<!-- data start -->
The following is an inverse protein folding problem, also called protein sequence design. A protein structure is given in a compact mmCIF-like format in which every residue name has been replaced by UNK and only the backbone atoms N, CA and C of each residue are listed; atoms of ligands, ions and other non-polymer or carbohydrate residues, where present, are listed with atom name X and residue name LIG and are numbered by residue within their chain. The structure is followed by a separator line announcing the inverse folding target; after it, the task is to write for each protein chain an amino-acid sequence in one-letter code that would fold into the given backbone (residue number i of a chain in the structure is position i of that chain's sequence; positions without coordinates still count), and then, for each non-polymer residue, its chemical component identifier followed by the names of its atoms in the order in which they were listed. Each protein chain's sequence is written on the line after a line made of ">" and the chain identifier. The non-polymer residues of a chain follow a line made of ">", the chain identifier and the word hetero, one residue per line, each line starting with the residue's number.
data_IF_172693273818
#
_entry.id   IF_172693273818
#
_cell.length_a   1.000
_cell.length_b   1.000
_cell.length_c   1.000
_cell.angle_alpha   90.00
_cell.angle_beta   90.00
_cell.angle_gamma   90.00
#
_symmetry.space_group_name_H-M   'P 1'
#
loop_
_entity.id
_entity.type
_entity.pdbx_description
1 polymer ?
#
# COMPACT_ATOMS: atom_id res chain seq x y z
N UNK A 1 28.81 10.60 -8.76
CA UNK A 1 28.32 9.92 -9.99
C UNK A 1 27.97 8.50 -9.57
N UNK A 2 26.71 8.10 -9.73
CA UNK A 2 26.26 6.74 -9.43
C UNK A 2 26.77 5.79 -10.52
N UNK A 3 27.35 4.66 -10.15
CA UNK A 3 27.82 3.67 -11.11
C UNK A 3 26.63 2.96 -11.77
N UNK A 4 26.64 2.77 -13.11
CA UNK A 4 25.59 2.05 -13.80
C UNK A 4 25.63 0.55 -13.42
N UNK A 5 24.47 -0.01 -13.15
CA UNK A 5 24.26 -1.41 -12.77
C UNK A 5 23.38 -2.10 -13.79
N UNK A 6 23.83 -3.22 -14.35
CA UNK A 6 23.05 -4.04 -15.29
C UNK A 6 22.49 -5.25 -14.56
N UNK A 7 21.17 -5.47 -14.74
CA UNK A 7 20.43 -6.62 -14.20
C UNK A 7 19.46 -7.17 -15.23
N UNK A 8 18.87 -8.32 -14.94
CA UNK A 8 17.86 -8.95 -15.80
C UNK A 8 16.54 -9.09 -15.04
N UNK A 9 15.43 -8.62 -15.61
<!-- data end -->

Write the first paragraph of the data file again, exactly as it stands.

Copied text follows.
The following is an inverse protein folding problem, also called protein sequence design. A protein structure is given in a compact mmCIF-like format in which every residue name has been replaced by UNK and only the backbone atoms N, CA and C of each residue are listed; atoms of ligands, ions and other non-polymer or carbohydrate residues, where present, are listed with atom name X and residue name LIG and are numbered by residue within their chain. The structure is followed by a separator line announcing the inverse folding target; after it, the task is to write for each protein chain an amino-acid sequence in one-letter code that would fold into the given backbone (residue number i of a chain in the structure is position i of that chain's sequence; positions without coordinates still count), and then, for each non-polymer residue, its chemical component identifier followed by the names of its atoms in the order in which they were listed. Each protein chain's sequence is written on the line after a line made of ">" and the chain identifier. The non-polymer residues of a chain follow a line made of ">", the chain identifier and the word hetero, one residue per line, each line starting with the residue's number.